Background: Effective treatment of gonorrhoea is fundamental to public health control; however, the ability of Neisseria gonorrhoeae to successively develop resistance to different treatments has hampered control efforts. The extended-spectrum cephalosporins--cefixime and ceftriaxone--have been recommended in the UK for treatment of gonorrhoea since 2005. We looked at surveillance data from England and Wales to ascertain the current usefulness of these drugs and to inform changes to national treatment guidelines.
Methods: We obtained data from the Gonococcal Resistance to Antimicrobials Surveillance Programme (GRASP) for patients attending 26 genitourinary medicine clinics in England and Wales between 2007 and 2011. We did analyses with univariate and multivariable logistic regression methods to identify trends in susceptibility to cephalosporins and risk factors associated with infection with isolates with decreased susceptibility to cefixime, and we assessed changes in prescribing practices. We did molecular typing to investigate genetic relatedness of non-susceptible isolates.
Findings: The prevalence of decreased susceptibility to both cefixime and ceftriaxone rose between 2007 and 2010 but was more noticeable for cefixime (an increase from 1·5% in 2007 to 17·1% in 2010), with a bimodal distribution of minimum inhibitory concentration recorded between 2009 and 2010. By multivariable analysis, isolates with decreased susceptibility to cefixime were associated with infection in men who have sex with men (odds ratio 5·47, 95% CI 3·99-7·48; p<0·0001) and year of isolation (in 2010, 13·08, 7·49-22·8; p<0·0001). Such isolates had a largely clonal population, with most belonging to genogroup G1407 and harbouring the penA mosaic gene. Data from 2011 showed a significant decline in prevalence of isolates with decreased cefixime susceptibility, falling from 17·1% in 2010 to 10·8% in 2011 (p<0·0001), concomitant with the change in prescribing practice in 2010 from cefixime to ceftriaxone plus azithromycin.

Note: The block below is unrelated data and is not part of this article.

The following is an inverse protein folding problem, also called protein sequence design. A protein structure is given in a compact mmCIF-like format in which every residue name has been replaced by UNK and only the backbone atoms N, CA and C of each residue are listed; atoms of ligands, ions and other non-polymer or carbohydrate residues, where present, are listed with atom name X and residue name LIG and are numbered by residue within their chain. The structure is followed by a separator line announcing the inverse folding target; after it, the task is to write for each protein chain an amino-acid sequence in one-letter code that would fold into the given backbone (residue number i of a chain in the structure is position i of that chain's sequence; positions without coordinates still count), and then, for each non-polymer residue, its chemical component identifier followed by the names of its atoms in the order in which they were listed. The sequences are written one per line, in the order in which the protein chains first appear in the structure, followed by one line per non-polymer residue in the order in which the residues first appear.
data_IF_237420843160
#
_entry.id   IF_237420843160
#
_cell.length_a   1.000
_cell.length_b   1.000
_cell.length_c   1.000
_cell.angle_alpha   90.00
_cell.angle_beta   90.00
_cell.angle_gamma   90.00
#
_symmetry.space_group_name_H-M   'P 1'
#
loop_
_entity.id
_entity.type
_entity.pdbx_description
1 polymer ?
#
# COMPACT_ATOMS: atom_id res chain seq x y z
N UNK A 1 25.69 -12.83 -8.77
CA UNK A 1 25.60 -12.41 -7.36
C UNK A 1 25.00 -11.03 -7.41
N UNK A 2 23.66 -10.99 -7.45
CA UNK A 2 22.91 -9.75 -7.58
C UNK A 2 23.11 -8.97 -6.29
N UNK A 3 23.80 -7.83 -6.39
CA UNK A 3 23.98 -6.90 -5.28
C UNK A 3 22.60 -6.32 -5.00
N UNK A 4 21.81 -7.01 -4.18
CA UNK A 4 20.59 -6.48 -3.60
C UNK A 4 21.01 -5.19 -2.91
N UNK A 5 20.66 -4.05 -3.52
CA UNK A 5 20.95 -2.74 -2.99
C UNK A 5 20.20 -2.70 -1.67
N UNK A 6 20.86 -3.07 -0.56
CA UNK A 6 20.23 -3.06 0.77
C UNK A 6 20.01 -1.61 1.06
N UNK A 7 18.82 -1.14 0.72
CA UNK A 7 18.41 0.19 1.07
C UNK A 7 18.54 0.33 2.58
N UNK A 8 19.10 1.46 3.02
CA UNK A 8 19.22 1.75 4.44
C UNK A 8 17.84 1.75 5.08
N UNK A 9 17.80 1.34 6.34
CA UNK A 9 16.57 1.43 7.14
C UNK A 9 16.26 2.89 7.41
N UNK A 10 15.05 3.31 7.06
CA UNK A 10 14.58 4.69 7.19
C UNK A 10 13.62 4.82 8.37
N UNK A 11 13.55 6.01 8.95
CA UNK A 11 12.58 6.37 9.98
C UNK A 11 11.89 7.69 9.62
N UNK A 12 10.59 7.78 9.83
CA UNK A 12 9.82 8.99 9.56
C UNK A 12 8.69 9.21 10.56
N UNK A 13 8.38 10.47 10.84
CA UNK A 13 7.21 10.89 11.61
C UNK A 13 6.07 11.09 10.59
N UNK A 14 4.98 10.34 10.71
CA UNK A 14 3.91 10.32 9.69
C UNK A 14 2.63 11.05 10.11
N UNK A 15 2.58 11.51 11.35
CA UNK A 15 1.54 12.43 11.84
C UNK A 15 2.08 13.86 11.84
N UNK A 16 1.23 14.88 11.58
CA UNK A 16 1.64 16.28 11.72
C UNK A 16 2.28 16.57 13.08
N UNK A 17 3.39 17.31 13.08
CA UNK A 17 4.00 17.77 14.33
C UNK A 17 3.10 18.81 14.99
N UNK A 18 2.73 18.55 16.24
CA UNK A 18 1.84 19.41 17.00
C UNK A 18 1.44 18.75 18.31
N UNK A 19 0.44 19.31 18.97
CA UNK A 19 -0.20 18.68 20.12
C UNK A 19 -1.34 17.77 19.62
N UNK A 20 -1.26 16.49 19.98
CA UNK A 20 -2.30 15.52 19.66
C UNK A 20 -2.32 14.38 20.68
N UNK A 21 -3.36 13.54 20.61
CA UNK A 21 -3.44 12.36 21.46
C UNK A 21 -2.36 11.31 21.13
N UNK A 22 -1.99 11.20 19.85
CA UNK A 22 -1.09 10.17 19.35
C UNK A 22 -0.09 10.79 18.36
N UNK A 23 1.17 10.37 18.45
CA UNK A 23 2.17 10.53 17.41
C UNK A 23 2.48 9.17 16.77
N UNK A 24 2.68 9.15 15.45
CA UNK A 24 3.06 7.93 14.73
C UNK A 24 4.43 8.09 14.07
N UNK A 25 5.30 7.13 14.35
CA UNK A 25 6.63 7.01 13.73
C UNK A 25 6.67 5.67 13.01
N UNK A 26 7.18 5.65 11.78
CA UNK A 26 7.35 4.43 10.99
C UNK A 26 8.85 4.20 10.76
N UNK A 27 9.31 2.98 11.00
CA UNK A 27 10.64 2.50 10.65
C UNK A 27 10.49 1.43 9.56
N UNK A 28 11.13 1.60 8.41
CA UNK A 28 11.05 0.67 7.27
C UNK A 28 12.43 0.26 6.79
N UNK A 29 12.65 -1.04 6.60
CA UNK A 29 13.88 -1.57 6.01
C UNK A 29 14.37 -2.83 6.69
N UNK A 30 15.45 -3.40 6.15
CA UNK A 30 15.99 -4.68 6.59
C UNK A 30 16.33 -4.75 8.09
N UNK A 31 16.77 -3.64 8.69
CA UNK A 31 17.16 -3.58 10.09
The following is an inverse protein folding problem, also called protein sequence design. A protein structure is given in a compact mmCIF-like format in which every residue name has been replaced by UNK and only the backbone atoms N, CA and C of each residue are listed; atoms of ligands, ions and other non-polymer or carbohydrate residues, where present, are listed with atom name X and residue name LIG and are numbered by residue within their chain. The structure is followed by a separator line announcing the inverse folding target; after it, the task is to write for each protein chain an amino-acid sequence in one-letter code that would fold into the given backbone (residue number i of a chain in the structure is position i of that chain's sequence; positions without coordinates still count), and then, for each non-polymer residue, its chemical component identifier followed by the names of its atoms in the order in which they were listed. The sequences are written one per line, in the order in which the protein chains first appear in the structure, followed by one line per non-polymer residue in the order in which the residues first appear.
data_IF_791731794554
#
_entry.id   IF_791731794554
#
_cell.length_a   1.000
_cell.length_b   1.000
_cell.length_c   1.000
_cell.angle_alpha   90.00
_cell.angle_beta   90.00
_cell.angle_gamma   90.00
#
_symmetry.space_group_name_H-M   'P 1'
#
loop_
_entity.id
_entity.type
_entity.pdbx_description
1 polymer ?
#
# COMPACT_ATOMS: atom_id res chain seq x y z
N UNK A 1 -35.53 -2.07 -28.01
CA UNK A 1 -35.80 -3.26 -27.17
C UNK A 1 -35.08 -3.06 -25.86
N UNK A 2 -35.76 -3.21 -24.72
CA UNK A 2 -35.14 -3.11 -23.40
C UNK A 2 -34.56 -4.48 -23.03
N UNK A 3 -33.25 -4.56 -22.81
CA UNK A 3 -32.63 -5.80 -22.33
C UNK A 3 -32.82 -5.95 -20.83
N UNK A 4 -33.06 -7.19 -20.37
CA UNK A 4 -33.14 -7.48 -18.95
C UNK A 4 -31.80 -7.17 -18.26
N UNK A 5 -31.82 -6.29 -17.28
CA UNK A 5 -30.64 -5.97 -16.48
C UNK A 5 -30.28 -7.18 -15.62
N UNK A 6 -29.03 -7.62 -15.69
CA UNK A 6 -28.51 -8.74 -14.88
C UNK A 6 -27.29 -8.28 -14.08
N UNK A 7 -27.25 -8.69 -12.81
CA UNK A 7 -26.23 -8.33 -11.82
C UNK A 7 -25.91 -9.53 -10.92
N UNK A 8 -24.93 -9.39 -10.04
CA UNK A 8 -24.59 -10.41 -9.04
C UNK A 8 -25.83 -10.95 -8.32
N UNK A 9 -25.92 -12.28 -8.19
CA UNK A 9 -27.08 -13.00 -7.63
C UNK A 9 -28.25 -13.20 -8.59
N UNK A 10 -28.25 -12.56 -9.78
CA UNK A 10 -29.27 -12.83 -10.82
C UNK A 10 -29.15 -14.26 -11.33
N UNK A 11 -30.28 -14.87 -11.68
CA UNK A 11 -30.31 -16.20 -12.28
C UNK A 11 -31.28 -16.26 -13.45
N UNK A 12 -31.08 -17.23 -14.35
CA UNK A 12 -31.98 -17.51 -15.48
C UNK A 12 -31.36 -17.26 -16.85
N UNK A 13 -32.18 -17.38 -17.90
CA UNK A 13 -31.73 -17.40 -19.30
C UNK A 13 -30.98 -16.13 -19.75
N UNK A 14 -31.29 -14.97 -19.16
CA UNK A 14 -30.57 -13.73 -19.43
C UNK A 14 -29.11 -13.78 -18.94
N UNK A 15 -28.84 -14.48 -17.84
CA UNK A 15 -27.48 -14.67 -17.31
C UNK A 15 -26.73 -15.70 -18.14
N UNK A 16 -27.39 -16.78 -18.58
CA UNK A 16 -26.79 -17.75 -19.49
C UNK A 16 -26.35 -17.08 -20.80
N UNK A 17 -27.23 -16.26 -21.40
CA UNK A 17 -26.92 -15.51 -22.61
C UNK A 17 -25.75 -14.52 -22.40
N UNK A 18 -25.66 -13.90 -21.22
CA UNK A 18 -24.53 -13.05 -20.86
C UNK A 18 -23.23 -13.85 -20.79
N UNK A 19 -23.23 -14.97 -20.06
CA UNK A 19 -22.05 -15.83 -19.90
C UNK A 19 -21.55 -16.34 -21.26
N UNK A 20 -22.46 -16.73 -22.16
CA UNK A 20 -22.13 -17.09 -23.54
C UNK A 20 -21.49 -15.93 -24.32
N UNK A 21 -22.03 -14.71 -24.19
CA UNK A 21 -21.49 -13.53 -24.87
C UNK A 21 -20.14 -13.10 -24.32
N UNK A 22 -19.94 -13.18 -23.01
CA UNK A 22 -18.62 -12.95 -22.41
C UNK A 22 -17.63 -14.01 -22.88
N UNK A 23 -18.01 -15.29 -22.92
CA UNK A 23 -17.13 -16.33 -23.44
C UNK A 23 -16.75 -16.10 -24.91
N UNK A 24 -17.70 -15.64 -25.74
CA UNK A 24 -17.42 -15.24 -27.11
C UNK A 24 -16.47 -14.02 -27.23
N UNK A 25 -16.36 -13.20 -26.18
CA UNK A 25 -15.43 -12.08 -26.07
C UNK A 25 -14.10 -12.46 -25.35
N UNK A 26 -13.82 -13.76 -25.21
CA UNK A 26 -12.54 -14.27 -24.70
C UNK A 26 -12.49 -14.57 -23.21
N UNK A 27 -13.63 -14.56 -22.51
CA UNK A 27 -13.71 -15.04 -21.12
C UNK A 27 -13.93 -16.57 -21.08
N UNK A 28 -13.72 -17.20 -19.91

Interpretation: Guidance for treatment of gonorrhoea in England and Wales was changed in 2010 to prolong the use of cephalosporins. The decline in prevalence of isolates with decreased cefixime susceptibility cannot be attributed unequivocally to this change in prescribing practice; however, the association is striking.
Funding: Department of Health (England), Public Health England.
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